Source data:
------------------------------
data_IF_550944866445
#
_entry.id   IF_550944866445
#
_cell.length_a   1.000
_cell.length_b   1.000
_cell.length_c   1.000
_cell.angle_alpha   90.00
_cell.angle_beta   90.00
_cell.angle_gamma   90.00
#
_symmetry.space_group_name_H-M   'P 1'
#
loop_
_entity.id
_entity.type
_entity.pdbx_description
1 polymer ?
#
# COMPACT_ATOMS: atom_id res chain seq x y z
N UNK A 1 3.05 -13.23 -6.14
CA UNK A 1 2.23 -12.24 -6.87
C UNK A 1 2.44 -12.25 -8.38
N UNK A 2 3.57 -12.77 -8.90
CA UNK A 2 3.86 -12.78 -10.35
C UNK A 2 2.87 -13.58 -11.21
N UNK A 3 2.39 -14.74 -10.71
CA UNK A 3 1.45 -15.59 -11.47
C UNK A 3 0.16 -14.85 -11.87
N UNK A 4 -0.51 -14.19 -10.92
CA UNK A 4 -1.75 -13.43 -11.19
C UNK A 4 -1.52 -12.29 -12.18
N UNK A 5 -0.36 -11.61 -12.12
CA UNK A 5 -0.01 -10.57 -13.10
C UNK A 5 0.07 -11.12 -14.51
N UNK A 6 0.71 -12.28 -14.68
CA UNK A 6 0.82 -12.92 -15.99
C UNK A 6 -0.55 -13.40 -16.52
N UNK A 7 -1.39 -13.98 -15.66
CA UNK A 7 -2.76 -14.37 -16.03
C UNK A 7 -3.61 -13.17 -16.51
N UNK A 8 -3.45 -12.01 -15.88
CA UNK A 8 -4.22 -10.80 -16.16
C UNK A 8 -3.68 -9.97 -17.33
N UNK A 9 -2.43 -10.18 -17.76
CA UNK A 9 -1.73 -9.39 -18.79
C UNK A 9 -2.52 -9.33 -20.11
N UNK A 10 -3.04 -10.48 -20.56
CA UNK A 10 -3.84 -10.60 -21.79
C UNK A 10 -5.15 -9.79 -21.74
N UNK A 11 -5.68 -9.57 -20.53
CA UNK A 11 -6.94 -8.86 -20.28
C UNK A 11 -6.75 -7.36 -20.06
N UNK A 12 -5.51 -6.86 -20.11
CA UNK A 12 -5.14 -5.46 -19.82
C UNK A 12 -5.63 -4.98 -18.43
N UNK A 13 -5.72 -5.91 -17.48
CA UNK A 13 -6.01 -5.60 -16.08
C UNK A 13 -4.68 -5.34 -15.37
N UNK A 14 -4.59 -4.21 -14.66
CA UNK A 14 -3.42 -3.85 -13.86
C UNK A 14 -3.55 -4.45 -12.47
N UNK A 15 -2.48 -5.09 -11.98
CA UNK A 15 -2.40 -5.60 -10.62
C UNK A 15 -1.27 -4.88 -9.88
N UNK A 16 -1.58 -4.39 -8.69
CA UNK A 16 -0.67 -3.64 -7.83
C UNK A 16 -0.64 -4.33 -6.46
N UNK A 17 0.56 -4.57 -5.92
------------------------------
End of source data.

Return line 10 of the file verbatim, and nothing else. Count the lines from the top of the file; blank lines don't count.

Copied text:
_cell.angle_gamma   90.00